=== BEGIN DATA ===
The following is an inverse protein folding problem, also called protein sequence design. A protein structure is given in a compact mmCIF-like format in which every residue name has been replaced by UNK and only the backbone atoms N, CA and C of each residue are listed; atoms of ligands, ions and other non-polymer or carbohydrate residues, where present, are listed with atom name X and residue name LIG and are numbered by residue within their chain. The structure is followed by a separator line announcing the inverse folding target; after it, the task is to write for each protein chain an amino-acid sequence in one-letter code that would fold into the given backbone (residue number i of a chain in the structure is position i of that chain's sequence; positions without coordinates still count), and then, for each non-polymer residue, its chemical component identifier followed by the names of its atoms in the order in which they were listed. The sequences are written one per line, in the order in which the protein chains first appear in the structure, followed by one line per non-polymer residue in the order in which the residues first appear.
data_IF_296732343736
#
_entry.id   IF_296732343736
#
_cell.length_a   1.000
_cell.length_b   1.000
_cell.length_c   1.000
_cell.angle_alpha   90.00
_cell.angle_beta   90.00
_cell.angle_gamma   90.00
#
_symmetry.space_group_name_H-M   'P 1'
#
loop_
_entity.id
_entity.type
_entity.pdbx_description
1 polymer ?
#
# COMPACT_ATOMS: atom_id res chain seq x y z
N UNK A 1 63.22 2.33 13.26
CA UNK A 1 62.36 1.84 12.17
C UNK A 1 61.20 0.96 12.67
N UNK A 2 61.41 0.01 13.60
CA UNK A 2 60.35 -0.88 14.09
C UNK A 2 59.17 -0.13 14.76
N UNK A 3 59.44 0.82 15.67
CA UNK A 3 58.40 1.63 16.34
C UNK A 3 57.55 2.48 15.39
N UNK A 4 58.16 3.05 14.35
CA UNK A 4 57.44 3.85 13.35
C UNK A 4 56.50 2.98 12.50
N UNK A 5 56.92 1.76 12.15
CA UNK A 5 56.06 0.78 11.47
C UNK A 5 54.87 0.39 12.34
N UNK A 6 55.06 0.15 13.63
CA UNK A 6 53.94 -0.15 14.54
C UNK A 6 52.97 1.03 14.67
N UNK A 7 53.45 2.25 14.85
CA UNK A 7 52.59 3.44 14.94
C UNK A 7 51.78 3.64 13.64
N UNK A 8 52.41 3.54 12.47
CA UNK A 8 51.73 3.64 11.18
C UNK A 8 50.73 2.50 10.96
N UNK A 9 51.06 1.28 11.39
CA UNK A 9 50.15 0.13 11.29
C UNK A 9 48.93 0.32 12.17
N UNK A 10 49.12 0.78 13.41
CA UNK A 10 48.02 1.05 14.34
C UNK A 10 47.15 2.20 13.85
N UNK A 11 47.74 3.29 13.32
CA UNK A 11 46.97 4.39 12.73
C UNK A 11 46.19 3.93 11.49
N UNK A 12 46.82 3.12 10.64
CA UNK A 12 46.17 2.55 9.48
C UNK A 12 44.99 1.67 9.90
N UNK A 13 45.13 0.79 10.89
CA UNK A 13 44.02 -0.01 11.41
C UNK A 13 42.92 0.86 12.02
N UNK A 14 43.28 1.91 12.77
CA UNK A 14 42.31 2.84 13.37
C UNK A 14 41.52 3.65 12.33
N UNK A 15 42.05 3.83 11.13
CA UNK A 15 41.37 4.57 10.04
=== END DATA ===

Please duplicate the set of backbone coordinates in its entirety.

The following is an inverse protein folding problem, also called protein sequence design. A protein structure is given in a compact mmCIF-like format in which every residue name has been replaced by UNK and only the backbone atoms N, CA and C of each residue are listed; atoms of ligands, ions and other non-polymer or carbohydrate residues, where present, are listed with atom name X and residue name LIG and are numbered by residue within their chain. The structure is followed by a separator line announcing the inverse folding target; after it, the task is to write for each protein chain an amino-acid sequence in one-letter code that would fold into the given backbone (residue number i of a chain in the structure is position i of that chain's sequence; positions without coordinates still count), and then, for each non-polymer residue, its chemical component identifier followed by the names of its atoms in the order in which they were listed. The sequences are written one per line, in the order in which the protein chains first appear in the structure, followed by one line per non-polymer residue in the order in which the residues first appear.
data_IF_296732343736
#
_entry.id   IF_296732343736
#
_cell.length_a   1.000
_cell.length_b   1.000
_cell.length_c   1.000
_cell.angle_alpha   90.00
_cell.angle_beta   90.00
_cell.angle_gamma   90.00
#
_symmetry.space_group_name_H-M   'P 1'
#
loop_
_entity.id
_entity.type
_entity.pdbx_description
1 polymer ?
#
# COMPACT_ATOMS: atom_id res chain seq x y z
N UNK A 1 63.22 2.33 13.26
CA UNK A 1 62.36 1.84 12.17
C UNK A 1 61.20 0.96 12.67
N UNK A 2 61.41 0.01 13.60
CA UNK A 2 60.35 -0.88 14.09
C UNK A 2 59.17 -0.13 14.76
N UNK A 3 59.44 0.82 15.67
CA UNK A 3 58.40 1.63 16.34
C UNK A 3 57.55 2.48 15.39
N UNK A 4 58.16 3.05 14.35
CA UNK A 4 57.44 3.85 13.35
C UNK A 4 56.50 2.98 12.50
N UNK A 5 56.92 1.76 12.15
CA UNK A 5 56.06 0.78 11.47
C UNK A 5 54.87 0.39 12.34
N UNK A 6 55.06 0.15 13.63
CA UNK A 6 53.94 -0.15 14.54
C UNK A 6 52.97 1.03 14.67
N UNK A 7 53.45 2.25 14.85
CA UNK A 7 52.59 3.44 14.94
C UNK A 7 51.78 3.64 13.64
N UNK A 8 52.41 3.54 12.47
CA UNK A 8 51.73 3.64 11.18
C UNK A 8 50.73 2.50 10.96
N UNK A 9 51.06 1.28 11.39
CA UNK A 9 50.15 0.13 11.29
C UNK A 9 48.93 0.32 12.17
N UNK A 10 49.12 0.78 13.41
CA UNK A 10 48.02 1.05 14.34
C UNK A 10 47.15 2.20 13.85
N UNK A 11 47.74 3.29 13.32
CA UNK A 11 46.97 4.39 12.73
C UNK A 11 46.19 3.93 11.49
N UNK A 12 46.82 3.12 10.64
CA UNK A 12 46.17 2.55 9.48
C UNK A 12 44.99 1.67 9.90
N UNK A 13 45.13 0.79 10.89
CA UNK A 13 44.02 -0.01 11.41
C UNK A 13 42.92 0.86 12.02
N UNK A 14 43.28 1.91 12.77
CA UNK A 14 42.31 2.84 13.37
C UNK A 14 41.52 3.65 12.33
N UNK A 15 42.05 3.83 11.13
CA UNK A 15 41.37 4.57 10.04